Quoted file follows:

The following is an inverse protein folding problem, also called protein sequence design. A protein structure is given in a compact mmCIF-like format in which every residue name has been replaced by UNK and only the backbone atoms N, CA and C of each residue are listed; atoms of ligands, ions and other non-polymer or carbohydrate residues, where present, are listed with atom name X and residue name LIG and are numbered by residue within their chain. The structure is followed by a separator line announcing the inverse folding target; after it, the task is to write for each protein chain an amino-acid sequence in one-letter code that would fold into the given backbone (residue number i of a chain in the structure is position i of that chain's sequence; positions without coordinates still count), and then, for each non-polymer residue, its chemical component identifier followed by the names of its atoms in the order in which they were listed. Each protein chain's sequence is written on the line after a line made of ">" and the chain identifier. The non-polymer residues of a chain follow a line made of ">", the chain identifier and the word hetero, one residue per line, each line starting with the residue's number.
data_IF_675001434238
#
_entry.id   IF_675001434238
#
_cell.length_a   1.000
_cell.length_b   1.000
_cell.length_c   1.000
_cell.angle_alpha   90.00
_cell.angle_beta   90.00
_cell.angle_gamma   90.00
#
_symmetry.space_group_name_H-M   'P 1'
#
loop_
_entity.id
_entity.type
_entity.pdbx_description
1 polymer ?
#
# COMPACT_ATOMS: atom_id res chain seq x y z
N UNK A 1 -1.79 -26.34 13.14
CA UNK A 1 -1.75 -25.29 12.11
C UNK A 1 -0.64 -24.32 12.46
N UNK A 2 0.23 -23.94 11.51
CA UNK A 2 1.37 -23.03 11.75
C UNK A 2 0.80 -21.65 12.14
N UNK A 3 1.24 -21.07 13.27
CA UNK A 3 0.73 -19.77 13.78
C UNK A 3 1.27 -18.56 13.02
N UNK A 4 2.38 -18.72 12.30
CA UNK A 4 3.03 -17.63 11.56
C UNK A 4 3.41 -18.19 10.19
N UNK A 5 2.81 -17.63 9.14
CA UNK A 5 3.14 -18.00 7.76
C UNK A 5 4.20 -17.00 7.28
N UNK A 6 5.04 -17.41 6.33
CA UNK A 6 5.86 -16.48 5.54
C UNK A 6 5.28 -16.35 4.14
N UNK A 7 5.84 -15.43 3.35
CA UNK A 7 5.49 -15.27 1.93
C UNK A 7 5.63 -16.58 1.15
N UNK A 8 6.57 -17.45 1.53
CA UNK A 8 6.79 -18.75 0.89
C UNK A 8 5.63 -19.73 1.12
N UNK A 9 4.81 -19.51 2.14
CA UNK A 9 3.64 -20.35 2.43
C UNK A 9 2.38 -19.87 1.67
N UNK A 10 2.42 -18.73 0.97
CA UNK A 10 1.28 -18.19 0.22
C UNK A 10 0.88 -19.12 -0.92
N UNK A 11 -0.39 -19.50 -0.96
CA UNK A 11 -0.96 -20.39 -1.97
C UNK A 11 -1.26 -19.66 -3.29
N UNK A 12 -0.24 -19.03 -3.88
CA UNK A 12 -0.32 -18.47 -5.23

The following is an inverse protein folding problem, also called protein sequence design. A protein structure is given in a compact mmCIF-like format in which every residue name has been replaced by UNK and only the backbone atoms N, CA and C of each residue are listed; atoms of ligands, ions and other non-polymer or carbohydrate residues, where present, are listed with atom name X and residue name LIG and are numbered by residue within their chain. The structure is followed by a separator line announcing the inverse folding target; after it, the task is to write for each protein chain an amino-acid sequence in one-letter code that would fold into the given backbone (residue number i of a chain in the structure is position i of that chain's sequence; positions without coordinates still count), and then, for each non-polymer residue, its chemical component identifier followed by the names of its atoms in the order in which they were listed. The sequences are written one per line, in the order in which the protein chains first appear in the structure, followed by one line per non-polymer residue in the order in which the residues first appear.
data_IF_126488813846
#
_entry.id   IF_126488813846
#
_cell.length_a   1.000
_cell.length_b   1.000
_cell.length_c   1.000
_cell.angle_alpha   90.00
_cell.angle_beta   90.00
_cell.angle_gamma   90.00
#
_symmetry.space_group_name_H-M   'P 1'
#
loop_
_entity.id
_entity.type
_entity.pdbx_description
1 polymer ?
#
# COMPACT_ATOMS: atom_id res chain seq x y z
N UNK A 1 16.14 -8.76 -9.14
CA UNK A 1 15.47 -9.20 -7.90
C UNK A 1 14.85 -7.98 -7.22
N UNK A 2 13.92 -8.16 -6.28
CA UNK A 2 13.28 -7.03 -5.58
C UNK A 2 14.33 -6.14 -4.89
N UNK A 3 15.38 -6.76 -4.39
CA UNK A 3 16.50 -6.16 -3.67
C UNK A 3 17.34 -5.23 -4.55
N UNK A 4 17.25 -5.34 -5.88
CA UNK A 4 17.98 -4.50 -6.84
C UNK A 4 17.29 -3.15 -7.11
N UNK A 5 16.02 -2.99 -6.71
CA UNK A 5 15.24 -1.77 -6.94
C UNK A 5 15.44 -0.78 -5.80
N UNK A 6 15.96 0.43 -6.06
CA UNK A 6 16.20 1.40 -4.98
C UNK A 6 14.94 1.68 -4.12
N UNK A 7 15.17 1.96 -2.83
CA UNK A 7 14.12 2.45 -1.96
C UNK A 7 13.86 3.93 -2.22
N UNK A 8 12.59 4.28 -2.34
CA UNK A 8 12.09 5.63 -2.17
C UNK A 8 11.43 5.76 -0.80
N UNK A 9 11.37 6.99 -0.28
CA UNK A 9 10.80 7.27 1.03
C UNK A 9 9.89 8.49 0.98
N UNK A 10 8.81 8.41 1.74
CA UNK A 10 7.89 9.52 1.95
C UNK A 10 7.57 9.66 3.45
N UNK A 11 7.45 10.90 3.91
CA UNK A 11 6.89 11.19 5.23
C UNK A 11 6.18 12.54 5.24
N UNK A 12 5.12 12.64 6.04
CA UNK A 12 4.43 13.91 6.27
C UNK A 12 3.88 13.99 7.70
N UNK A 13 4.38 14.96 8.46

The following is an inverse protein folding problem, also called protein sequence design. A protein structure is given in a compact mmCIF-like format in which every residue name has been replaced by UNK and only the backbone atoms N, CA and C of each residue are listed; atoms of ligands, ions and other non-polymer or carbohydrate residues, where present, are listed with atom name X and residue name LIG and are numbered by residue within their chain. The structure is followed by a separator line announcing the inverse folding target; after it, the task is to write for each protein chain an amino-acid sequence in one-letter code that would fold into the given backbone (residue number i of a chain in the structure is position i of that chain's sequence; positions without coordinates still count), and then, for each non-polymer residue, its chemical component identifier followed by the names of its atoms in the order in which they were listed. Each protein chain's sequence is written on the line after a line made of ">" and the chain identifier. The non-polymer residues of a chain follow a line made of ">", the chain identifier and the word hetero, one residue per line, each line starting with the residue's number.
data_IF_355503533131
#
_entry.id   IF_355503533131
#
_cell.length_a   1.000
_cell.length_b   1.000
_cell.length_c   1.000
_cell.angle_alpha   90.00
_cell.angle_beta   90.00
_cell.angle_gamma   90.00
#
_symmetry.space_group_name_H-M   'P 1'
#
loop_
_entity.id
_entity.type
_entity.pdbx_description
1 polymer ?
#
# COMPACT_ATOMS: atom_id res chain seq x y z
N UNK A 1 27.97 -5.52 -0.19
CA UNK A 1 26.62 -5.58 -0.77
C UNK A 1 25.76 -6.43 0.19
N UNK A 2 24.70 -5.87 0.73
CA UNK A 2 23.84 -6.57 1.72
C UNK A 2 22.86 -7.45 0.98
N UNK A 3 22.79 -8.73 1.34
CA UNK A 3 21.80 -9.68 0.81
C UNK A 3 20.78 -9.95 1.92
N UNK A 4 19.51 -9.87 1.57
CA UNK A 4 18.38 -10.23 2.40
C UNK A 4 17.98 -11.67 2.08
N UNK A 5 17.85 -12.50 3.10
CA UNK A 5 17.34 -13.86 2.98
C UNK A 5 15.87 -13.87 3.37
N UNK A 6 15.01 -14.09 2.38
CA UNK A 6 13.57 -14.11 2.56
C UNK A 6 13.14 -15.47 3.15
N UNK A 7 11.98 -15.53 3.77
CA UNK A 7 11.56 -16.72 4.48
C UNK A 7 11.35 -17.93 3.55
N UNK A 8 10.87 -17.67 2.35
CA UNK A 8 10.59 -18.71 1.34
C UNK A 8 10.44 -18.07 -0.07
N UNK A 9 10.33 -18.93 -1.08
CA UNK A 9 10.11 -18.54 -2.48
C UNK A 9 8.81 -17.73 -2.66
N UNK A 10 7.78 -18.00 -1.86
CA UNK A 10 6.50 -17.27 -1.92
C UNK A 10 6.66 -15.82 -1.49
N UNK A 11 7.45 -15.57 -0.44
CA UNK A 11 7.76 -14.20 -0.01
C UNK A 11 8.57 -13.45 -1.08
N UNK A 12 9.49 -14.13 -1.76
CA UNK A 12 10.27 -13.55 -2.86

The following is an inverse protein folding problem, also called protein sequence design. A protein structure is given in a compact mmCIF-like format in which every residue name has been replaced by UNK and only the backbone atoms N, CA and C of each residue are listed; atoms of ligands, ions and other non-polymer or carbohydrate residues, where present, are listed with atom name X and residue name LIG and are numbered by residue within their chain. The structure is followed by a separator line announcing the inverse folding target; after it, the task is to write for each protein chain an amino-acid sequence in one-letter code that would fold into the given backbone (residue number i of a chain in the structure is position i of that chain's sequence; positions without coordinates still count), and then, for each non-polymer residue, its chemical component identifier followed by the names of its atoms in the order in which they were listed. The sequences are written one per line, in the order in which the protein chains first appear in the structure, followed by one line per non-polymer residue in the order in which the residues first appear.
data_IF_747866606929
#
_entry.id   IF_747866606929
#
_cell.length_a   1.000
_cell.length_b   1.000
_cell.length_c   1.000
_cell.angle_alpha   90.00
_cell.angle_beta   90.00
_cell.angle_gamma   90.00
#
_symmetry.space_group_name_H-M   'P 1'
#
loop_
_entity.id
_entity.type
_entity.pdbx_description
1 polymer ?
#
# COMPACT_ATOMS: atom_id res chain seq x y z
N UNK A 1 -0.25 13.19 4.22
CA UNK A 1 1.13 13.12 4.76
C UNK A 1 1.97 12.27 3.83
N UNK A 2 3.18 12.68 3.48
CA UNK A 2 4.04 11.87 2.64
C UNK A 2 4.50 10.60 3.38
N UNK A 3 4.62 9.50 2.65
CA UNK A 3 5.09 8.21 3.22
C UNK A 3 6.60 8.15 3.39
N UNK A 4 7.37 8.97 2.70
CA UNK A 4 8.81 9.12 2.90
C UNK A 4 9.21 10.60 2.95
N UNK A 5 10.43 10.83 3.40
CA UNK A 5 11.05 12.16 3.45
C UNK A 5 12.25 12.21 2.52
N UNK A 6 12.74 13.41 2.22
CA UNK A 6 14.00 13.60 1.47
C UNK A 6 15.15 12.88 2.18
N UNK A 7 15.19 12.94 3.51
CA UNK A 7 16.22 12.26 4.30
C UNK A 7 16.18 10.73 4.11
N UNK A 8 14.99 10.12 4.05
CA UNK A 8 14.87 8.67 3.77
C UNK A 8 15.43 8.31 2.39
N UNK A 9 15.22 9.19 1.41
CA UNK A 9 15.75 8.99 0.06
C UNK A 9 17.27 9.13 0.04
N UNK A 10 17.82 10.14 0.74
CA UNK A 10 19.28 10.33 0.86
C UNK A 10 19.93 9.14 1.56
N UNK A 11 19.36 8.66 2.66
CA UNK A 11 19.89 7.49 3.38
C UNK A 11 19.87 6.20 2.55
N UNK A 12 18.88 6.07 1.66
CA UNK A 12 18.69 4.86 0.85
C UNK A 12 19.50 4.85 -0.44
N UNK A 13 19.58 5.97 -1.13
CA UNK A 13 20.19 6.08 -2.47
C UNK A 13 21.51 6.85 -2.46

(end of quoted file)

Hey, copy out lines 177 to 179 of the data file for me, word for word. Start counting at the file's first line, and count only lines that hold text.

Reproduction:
_cell.length_b   1.000
_cell.length_c   1.000
_cell.angle_alpha   90.00